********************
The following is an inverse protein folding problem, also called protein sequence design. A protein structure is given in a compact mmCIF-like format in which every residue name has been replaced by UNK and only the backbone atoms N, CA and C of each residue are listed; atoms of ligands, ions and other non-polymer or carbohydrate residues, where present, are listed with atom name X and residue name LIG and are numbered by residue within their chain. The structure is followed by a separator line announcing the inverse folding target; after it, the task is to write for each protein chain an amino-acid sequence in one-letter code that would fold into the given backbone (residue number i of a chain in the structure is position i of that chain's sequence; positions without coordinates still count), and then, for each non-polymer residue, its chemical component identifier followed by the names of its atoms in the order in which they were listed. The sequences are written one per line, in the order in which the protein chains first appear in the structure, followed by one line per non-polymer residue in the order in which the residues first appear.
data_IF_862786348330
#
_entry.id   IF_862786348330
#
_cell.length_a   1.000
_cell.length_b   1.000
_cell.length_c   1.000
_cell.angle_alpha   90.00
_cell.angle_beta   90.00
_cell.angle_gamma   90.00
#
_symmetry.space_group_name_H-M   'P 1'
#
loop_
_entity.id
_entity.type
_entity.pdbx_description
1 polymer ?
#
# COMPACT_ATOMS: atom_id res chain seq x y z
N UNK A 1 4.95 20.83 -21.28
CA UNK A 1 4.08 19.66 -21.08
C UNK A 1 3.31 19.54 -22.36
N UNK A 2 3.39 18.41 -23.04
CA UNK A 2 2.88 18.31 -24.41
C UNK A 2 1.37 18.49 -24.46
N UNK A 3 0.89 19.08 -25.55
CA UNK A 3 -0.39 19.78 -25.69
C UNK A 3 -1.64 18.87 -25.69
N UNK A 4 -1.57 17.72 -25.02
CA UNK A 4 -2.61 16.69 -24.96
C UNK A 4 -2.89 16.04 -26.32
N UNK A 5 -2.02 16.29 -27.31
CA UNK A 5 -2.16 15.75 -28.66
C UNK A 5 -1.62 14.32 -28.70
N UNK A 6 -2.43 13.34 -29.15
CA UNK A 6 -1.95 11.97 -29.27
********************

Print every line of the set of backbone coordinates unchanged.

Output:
The following is an inverse protein folding problem, also called protein sequence design. A protein structure is given in a compact mmCIF-like format in which every residue name has been replaced by UNK and only the backbone atoms N, CA and C of each residue are listed; atoms of ligands, ions and other non-polymer or carbohydrate residues, where present, are listed with atom name X and residue name LIG and are numbered by residue within their chain. The structure is followed by a separator line announcing the inverse folding target; after it, the task is to write for each protein chain an amino-acid sequence in one-letter code that would fold into the given backbone (residue number i of a chain in the structure is position i of that chain's sequence; positions without coordinates still count), and then, for each non-polymer residue, its chemical component identifier followed by the names of its atoms in the order in which they were listed. The sequences are written one per line, in the order in which the protein chains first appear in the structure, followed by one line per non-polymer residue in the order in which the residues first appear.
data_IF_862786348330
#
_entry.id   IF_862786348330
#
_cell.length_a   1.000
_cell.length_b   1.000
_cell.length_c   1.000
_cell.angle_alpha   90.00
_cell.angle_beta   90.00
_cell.angle_gamma   90.00
#
_symmetry.space_group_name_H-M   'P 1'
#
loop_
_entity.id
_entity.type
_entity.pdbx_description
1 polymer ?
#
# COMPACT_ATOMS: atom_id res chain seq x y z
N UNK A 1 4.95 20.83 -21.28
CA UNK A 1 4.08 19.66 -21.08
C UNK A 1 3.31 19.54 -22.36
N UNK A 2 3.39 18.41 -23.04
CA UNK A 2 2.88 18.31 -24.41
C UNK A 2 1.37 18.49 -24.46
N UNK A 3 0.89 19.08 -25.55
CA UNK A 3 -0.39 19.78 -25.69
C UNK A 3 -1.64 18.87 -25.69
N UNK A 4 -1.57 17.72 -25.02
CA UNK A 4 -2.61 16.69 -24.96
C UNK A 4 -2.89 16.04 -26.32
N UNK A 5 -2.02 16.29 -27.31
CA UNK A 5 -2.16 15.75 -28.66
C UNK A 5 -1.62 14.32 -28.70
N UNK A 6 -2.43 13.34 -29.15
CA UNK A 6 -1.95 11.97 -29.27